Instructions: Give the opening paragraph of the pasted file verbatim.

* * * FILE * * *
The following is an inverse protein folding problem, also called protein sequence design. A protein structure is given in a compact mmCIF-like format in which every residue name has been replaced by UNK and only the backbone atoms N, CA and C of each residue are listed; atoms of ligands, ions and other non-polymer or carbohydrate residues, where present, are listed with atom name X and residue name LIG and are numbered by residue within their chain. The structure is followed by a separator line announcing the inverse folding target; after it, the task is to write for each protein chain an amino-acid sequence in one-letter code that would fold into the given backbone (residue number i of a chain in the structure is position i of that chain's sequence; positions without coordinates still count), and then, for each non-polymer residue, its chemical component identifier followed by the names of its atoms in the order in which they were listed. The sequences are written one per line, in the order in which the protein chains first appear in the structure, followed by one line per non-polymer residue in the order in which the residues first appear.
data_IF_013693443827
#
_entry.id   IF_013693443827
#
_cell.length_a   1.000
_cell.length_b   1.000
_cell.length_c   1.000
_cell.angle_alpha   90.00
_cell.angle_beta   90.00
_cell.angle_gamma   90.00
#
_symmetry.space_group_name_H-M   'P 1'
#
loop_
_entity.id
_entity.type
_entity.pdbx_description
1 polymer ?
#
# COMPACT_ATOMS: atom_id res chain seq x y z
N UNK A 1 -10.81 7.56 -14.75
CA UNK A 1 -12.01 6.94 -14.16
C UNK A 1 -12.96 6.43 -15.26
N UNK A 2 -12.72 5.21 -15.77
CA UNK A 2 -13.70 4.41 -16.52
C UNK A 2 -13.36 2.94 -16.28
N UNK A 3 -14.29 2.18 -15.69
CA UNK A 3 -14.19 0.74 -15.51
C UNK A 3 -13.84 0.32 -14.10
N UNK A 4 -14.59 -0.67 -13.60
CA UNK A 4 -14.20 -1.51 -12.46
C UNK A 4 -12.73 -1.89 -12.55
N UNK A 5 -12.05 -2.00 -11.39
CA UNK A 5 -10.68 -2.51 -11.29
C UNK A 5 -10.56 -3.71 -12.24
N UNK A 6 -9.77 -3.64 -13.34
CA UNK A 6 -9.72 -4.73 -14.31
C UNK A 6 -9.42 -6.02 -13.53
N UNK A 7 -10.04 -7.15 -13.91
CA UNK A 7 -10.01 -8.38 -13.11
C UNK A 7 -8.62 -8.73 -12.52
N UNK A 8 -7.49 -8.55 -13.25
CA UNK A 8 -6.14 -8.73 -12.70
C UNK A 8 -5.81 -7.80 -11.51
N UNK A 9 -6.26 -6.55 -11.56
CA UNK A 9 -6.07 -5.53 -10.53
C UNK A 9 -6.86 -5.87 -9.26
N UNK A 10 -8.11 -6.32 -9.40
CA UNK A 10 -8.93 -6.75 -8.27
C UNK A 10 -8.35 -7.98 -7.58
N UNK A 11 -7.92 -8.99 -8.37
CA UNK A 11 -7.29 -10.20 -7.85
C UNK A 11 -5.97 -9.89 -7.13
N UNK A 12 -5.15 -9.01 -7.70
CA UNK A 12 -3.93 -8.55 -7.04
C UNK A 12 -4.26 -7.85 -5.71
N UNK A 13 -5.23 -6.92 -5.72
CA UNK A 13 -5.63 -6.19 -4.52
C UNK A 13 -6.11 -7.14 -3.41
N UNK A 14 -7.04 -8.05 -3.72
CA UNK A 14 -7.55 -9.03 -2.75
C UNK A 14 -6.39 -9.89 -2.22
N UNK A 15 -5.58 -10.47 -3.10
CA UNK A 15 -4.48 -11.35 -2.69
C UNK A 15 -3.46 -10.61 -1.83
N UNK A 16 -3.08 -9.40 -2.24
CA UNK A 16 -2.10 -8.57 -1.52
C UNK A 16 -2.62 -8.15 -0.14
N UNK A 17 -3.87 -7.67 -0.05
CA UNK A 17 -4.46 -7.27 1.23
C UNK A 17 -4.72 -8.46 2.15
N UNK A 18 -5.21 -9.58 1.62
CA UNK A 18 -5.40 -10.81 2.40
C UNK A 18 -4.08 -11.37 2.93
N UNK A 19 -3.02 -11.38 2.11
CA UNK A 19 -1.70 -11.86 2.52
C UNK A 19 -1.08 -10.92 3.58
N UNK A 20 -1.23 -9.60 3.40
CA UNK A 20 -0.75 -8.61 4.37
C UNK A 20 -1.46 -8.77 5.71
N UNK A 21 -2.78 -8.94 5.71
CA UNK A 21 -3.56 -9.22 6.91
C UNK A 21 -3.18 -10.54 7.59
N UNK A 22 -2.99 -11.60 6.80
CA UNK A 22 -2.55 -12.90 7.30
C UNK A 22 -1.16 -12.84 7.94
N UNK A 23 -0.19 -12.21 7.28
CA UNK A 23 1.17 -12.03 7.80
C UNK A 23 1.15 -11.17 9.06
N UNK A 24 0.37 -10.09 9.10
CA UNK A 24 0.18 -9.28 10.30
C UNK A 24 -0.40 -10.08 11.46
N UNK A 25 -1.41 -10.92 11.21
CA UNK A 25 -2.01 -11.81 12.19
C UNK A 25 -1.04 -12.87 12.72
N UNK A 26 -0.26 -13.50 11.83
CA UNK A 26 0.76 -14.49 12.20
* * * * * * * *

The following is an inverse protein folding problem, also called protein sequence design. A protein structure is given in a compact mmCIF-like format in which every residue name has been replaced by UNK and only the backbone atoms N, CA and C of each residue are listed; atoms of ligands, ions and other non-polymer or carbohydrate residues, where present, are listed with atom name X and residue name LIG and are numbered by residue within their chain. The structure is followed by a separator line announcing the inverse folding target; after it, the task is to write for each protein chain an amino-acid sequence in one-letter code that would fold into the given backbone (residue number i of a chain in the structure is position i of that chain's sequence; positions without coordinates still count), and then, for each non-polymer residue, its chemical component identifier followed by the names of its atoms in the order in which they were listed. The sequences are written one per line, in the order in which the protein chains first appear in the structure, followed by one line per non-polymer residue in the order in which the residues first appear.